Jen Soong

What a rotten day. Not just a tad bit rotten, but curdled-milk, cow-shit rotten. There I was holding a gas nozzle, cursing the insanity of fuel prices, calculating how short I was on rent — the first of the month was only three days away — when I came face to face with Eve. Fuel stained my brown withered hands.

At first, I didn’t recognize her in a canary yellow sundress. She had hacked her flowy dark mane into a knife-edged bob but there was something familiar about her flouncing hips and steel-jutting chin marching toward my pump. Gasoline reeked something holy.

Boy was she mad. Screeching mad. You left us, she screamed, tongue on fire and black eyes singing with rage. A girl about five stood by her side. Two pigtails, a raggedy stuffed bear dangling in one hand. Her eyes, coal black like Eve’s. Her blaze thumped my chest.

Man, can’t breathe. My lungs burned. What you mean, us? I spit out, each syllable stuck in my throat. The last time I saw Eve she danced in a grass green dress dotted with pink rockrose blooms, a breeze toying with her long dark mane. The green dress is what I see now. Those pink flowers jitterbugging in my head. The shock of her wearing anything at all brought me to my soft knees. 

The garden teemed with life. Birds of paradise tilting skyward, lilies and vines hugging trees like old lovers. You’ve never seen anything like it, greens of every shade: forest green, lily pad green, emerald green, verdant beyond belief. Honeyed birdsong filled every tree, every cloudfluff, every cell. We danced from sunrise to sunset, ecstatic twirling with God’s creatures. No plagues, no pests. Only laughter bloomed. We were deeply, madly in love. Weren’t we?

You left us, she repeated. I blinked twice. Sweet fumes invaded my nostrils. There was that us again. This time I did the math. It had been five years since The End. 

Who’s this? I asked. My burning chest already knows. 

She’s Mar, her mom said. Like the sea, I asked. Like Mary, the virgin mother. I couldn’t meet her charred eyes. I knelt to say hi, shake her hand. I’m Adam. Her eyes grew wide. I saw a light glowing in the back of her irises. 

You look like shit, Eve said. 

She wasn’t wrong. For the past five years, I had been wandering the earth with bare feet and wild hair, desperate to find a wildflower field, a meadow, hell, even a mossy riverbed, to steal a second of peace. Nights were the worst. I avoided sleep like the devil. When I closed my eyes, I dreamed about the garden and all her glory. 

Whenever I woke, it was gray and hollow. A second death. My boss at the video store howled to lay off meth. Freaking hypocrite stoner. I paced the cigarette-stained Videodrome carpet, land of the lost remotes and zombie sleepwalkers. Pause, rewind, no fast-forward button. Everyone already dead inside.

Why? I wanted to shake her bare shoulders. My eyes spoke: You listened to the snake. You bit the forbidden apple. We had paradise and you chose the wrong gate. Why? My voice broke, my eyes clouded with tears. The way we once laughed rippled green in front of me.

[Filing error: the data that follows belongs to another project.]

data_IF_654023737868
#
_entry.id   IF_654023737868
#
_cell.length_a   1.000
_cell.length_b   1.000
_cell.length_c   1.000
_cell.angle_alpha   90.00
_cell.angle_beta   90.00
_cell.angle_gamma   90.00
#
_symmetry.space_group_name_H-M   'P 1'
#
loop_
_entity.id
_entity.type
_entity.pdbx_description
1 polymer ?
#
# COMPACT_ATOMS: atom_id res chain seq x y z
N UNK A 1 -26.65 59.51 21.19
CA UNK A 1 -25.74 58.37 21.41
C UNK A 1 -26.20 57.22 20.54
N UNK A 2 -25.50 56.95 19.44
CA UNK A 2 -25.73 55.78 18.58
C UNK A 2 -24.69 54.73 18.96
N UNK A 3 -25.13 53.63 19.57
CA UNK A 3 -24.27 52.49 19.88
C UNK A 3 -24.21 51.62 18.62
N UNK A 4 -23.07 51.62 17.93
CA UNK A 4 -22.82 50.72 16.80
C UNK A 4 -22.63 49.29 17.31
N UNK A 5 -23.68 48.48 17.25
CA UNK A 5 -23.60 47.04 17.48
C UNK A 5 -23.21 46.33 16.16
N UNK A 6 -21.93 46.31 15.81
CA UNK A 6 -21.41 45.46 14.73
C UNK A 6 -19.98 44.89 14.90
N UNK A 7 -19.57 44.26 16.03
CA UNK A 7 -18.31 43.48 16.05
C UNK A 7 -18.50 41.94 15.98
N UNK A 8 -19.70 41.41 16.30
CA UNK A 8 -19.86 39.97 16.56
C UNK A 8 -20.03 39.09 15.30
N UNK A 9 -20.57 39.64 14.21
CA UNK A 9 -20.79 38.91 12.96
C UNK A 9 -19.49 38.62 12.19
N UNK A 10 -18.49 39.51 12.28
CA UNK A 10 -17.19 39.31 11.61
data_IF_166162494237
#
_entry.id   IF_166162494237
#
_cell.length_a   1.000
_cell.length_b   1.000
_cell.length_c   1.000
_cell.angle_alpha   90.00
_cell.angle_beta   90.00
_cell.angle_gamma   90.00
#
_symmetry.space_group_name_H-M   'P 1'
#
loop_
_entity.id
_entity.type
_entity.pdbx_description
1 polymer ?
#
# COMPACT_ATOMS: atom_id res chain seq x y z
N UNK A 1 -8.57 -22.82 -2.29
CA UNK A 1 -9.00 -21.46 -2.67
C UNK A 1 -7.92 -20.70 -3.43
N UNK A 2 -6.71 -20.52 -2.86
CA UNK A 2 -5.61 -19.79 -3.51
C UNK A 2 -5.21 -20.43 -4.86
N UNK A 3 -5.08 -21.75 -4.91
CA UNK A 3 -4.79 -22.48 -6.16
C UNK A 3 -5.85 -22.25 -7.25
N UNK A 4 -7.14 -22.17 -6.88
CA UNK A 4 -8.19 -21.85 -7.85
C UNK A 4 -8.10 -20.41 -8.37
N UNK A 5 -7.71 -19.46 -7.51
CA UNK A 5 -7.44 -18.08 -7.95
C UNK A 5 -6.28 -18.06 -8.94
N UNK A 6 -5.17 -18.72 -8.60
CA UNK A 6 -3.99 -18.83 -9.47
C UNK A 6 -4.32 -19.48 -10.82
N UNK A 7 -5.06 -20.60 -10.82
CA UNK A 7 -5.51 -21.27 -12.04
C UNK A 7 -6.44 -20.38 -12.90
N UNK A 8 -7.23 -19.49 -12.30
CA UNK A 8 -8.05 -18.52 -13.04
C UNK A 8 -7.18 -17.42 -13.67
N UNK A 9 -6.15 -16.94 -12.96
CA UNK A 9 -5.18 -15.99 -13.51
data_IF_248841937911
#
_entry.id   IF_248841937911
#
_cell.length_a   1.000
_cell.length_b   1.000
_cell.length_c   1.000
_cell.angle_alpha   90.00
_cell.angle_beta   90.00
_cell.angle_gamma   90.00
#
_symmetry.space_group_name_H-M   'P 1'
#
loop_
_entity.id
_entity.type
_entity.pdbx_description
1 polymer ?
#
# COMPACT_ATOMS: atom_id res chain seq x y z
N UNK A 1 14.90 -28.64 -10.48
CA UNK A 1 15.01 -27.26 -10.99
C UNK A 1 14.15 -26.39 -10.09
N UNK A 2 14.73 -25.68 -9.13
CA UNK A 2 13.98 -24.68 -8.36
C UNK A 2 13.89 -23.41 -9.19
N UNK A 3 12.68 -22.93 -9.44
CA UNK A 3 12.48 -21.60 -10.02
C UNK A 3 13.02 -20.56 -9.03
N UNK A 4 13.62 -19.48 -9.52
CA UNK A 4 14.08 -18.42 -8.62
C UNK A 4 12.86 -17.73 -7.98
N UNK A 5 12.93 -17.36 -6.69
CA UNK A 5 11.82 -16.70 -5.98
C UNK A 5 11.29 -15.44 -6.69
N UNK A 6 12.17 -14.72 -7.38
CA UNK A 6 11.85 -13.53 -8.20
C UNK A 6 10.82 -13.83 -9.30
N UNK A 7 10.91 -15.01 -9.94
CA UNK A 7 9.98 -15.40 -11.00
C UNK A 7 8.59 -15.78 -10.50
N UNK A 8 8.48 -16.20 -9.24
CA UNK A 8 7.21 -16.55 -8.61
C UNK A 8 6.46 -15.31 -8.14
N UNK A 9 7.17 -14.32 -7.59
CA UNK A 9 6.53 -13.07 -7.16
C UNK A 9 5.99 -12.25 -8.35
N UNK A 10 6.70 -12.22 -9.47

Guess I was bored, she shrugged. Her mouth was lined with ghosts. We been looking for you, she said, softer this time. She stretched a tanned hand toward my face. You look different. We stared at each other, still like algae-stained garden statues. I looked into her eyes and saw flecks of green floating in a squandered dark sea.

And then I understood. Her true nature. She never belonged to me, or her Father.

Is she mine? I finally asked. Duh, she said, smacking my shoulder. Who else’s? Freaking immaculate conception? Her unbridled laughter was lush. An offering. 

Hop in. Let’s splurge on crunchy tacos. Abandoned crinkled chip bags and apple cores littered the backseat of my corroded hatchback.

Her green eyes met mine. Tacos,a truce.

Okay, her shoulders dropped, let’s go home. She scooped up the girl clutching her teddy bear. From the backseat, my daughter smiled at me in the rearview mirror, revealing a gap in her front teeth. Just like mine.

A man with long dreadlocks, lean with hunger, whirls in circles next to a rusted pump, head bobbing wildly toward a powder blue sky. Tires squeal. A woman in a polka dot dress and a young girl with a teddy bear drive away in a pickup brimming with raked leaves and pop tunes. Shriveled vines and bass beats fall to the earth. Clouds of dirt roil as the man laughs and laughs, his bare feet turning into roots and his body decaying to dust.

The daughter of Chinese immigrants, Jen Soong grew up in New Jersey and now lives in Northern California. An alum of Tin House and VONA, her work has appeared in The Washington Post, The Audacity, Black Warrior Review, Witness, and Waxwing. She earned her MFA in creative writing from UC Davis. Her memoir-in-progress, which is a reckoning of myth and migration, was shortlisted for The Feminist Press’ Louise Meriwether First Book Prize (2023). Find her work at jensoong.com.